The offspring of women who experience the death of a close relative
during the first trimester of pregnancy had an increased risk of developing
schizophrenia, according to a report in the February Archives of General
The study suggests that "severe stress" to a mother during the
first trimester of pregnancy may increase the chances of her offspring later
Experiencing the death of a relative during the other trimesters or up to
six months before pregnancy was not linked with a higher risk of schizophrenia
in the offspring. And having a close relative diagnosed with a potentially
life-threatening illness did not raise the risk of schizophrenia in offspring,
Ali Khashan, M.Sc., and colleagues at the University of Manchester in
England examined the records of all women who gave birth in Denmark between
January 1973 and June 1995 using the Medical Birth Registry and linked them to
close relatives (including older children, spouses, parents, and siblings)
using their unique Civil Registration Number, which enables linkage to all
national registries in Denmark.
These relatives were then tracked to identify the date of death, if any,
and diagnosis of cancer, acute myocardial infarction, or stroke.
Between 1973 and 1995, researchers found that there were more than 1.38
million births in Denmark, and of those, the mothers of 36,193 offspring were
exposed to the illness or death of a close relative. More specifically, the
mothers of 21,987 children experienced the death of a close family member, and
14,206 experienced serious illness in close relatives.
The records of the offspring were then linked to the Danish Psychiatric
Central Register, which includes records of inpatient and outpatient
When Kashan and colleagues examined the association between mothers'
exposure to the death of a close relative or the serious illness of a close
relative before and during pregnancy, only one statistically significant
finding emerged—children of mothers exposed to the death of a close
relative during the first trimester of pregnancy were almost 70 percent more
likely than those who were not exposed to the death of a close relative six
months prior to or during pregnancy to develop schizophrenia later in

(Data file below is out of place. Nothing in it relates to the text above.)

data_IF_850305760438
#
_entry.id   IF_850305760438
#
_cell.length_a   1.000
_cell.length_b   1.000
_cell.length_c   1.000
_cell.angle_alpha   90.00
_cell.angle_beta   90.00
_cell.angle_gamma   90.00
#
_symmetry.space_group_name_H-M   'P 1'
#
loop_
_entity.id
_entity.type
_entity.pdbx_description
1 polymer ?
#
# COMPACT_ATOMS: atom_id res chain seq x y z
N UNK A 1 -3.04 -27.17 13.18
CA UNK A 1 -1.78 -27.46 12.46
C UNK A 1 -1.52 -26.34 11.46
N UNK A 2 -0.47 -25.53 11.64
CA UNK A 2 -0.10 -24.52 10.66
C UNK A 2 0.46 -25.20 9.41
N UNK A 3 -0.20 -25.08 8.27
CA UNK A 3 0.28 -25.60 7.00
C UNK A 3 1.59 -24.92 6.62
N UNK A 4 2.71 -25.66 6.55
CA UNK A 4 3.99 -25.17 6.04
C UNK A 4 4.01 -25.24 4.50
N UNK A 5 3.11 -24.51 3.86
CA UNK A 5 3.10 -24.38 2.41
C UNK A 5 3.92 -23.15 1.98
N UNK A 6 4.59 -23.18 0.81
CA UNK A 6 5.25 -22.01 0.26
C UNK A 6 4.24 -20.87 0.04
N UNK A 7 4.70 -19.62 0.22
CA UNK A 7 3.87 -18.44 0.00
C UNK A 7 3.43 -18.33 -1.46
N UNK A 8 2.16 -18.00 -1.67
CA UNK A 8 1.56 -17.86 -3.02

In total, 16 mothers who had been exposed to the death of a close relative
during the first trimester of pregnancy had offspring who later developed
When the researchers explored whether a family history of mental illness
may have confounded the findings regarding the effect of exposure to death in
the first trimester of pregnancy, they found that among women without a family
history of mental illness, exposure to death in the first trimester was a
significant risk factor for schizophrenia in the eight existing cases
[RR=2.64, 95 percent CI, 1.31-5.29].
However, for mothers with a history of mental illness in the family, there
was no evidence that exposure to death in the first trimester increased the
risk of schizophrenia, according to the researchers—although this
finding had limited statistical power due to the small number of cases
The authors noted that all relatives of mothers could not be traced for the
study. Researchers were unable to trace mothers to their parents if the
mothers had left home before 1968, and as a result, 49 percent of the mothers
in the sample had missing links to at least one relative, mainly one of their
Another limitation of the study was that the researchers could not analyze
gender differences in schizophrenia risk due to the small numbers of exposed
mothers and offspring who developed schizophrenia.
According to the report, a number of biological mechanisms stem from the
stress response after a close relative dies that could elevate the risk of
developing schizophrenia in the offspring of mothers exposed to the death of a
close relative in early pregnancy.
For instance, a number of systems work together to form a"
feto-placental" barrier to protect the developing brain of the
fetus against the effects of maternal stress. During pregnancy, these include
11ß-hydroxysteroid hydrogenase, an enzyme that breaks down maternal
glucocorticoids and increasing levels of maternal corticotrophin-releasing
hormone binding protein, which inactivates the maternal
corticotrophin-releasing hormone, for instance. Other evidence shows that
during late pregnancy, maternal hypothalamic pituitary-adrenal axis responses
"These factors suggest that very early in pregnancy, during a most
critical phase of neurodevelopment, the fetal brain may be more vulnerable to
the physiological effects of stress than later in pregnancy," the report
Kathryn Abel, M.D., a co-author of the report, told Psychiatric
News that even though the team controlled for gender, maternal age,
family history, and whether the mother gave birth in an urban or rural
setting, there may be other factors not measured that may confound the
results, such as socioeconomic status of the mother.
Abel is an associate professor of psychiatry at the University of
Manchester and director of research at the Centre for Women's Mental Health
Research at the university.
Abel said she plans to replicate the study in Sweden, which has a larger
In the follow-up study, she and her colleagues plan on controlling for
socioeconomic status, protective factors, and "possible mechanisms
between maternal stress and fetal growth restrictions," Abel said.
The study was funded by the Tommy the Baby's Charity and the Stanley
Medical Research Institute.
An abstract of "Higher Risk of Offspring Schizophrenia
Following Antenatal Maternal Exposure to Severe Adverse Life Events" is